The Herald Briefing - Recent News
- By the Staff of The Meredith Herald -
Healthcare – Senate Majority Leader Mitch McConnell has announced an end to the Graham-Cassidy bill, the newest attempt by the GOP to accomplish President Trump’s campaign promise to “repeal and replace” the Affordable Care Act This round was defeated by the firm opposition of Senator Susan Collins (R-Mn); the loss of her “yea” would have left the bill unable to pass if a vote was called. This was the fifth and possibly final attempt to scrap or seriously undermine the ACA; Senator McConnell also announced Republican lawmakers’ intention of moving on to a tax overhaul effort.
Puerto Rico – The island is without electricity and scarce on food and water after a devastating pass by Hurricane Maria last week. On Tuesday Sept. 26, around 3:00pm, President Trump agreed to provide federal aid for 100% of needed cleanup, rather than the usual 75% (with the remaining 25% normally being paid for by the state itself). According to the Washington Post, the aid is allocated for debris removal and emergency services. The island’s agriculture has been decimated, and a region that was already facing significant financial crises is now attempting to prepare for a long and extremely difficult recovery.
Saudi Arabia – The country decided to repeal its notorious ban on women driving, possibly more for public relations purposes than egalitarian concerns. The measure will not go into effect until June of 2018. Multiple justifications have been given in the past for the law forbidding women to drive, including male family members’ concerns about cars breaking down and women being stranded.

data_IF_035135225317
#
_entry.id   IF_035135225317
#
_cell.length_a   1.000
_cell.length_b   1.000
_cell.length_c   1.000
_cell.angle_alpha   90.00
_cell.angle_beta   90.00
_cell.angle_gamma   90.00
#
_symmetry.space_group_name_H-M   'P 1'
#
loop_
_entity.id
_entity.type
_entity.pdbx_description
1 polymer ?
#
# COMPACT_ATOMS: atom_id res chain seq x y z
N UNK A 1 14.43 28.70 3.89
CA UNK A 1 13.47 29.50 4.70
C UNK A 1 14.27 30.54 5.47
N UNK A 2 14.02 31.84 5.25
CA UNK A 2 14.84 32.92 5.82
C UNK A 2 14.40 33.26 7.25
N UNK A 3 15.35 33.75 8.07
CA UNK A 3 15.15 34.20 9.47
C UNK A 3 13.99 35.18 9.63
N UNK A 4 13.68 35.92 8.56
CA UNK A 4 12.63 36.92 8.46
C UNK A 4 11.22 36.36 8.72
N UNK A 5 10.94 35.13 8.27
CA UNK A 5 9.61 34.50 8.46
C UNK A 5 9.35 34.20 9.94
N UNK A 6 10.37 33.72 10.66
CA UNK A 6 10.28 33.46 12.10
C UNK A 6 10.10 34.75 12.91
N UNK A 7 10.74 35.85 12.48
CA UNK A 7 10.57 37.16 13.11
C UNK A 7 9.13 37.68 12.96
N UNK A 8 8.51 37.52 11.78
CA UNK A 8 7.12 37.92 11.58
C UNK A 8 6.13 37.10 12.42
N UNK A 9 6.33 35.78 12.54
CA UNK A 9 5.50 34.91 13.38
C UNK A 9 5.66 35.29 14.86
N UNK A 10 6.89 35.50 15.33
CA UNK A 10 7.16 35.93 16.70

White House – On Monday, Sept. 25, the White House disclosed that at least six of Trump’s close advisors used private email to communicate about government business, as did lower level White House employees who often engage with the public. Jared Kushner, Ivanka Trump, Steve Bannon, and Reince Priebus, along with other officials, are known to have used private email accounts for work purposes. This is not illegal, as long as the work-related emails are forwarded to government accounts for recording and oversight; the current Justice Department request for documents from the administration revealed this personal use and will theoretically uncover any mishandled information.
NFL Protest – On Sept. 1, 2016, Colin Kaepernick, former quarterback of the San Francisco 49ers, began a streak of kneeling during the national anthem as a form of protest against racial injustices and police brutality in America. The debate that arose tended to focus not on racial injustice but whether the decision to kneel during the anthem was disrespecting the American flag. President Trump inflamed the issue recently with comments in a speech and on Twitter, where he tweeted #StandForOurAnthem and suggested that players should be “fired or suspended” if they choose not to stand. On Sunday, Sept. 24, the NFL had a variety of responses; some players knelt, other teams locked arms in solidarity, some stayed in the locker room altogether, and some declined to acknowledge the issue at all. It remains to be seen how NFL owners and players will respond in the weeks to come.
Local Sports – The Carolina Panthers suffered a defeat this past Sunday against the New Orleans Saints, lowering their record to 2-1. If you were watching and caught the end of the Detroit Lions v. Atlanta Falcons game after that, you found out that some losses are worse than others as the Lions made what they thought was a game-winning touchdown, but had it overturned after review of the play. On the upside, if you’re an NC State fan, the Wolfpack left the weekend with an improved winning record of 3-1 and a great win against Florida State. Elsewhere in the Triangle, UNC and Duke faced off, and the Blue Devils came away with a 27-17 victory over the Tarheels.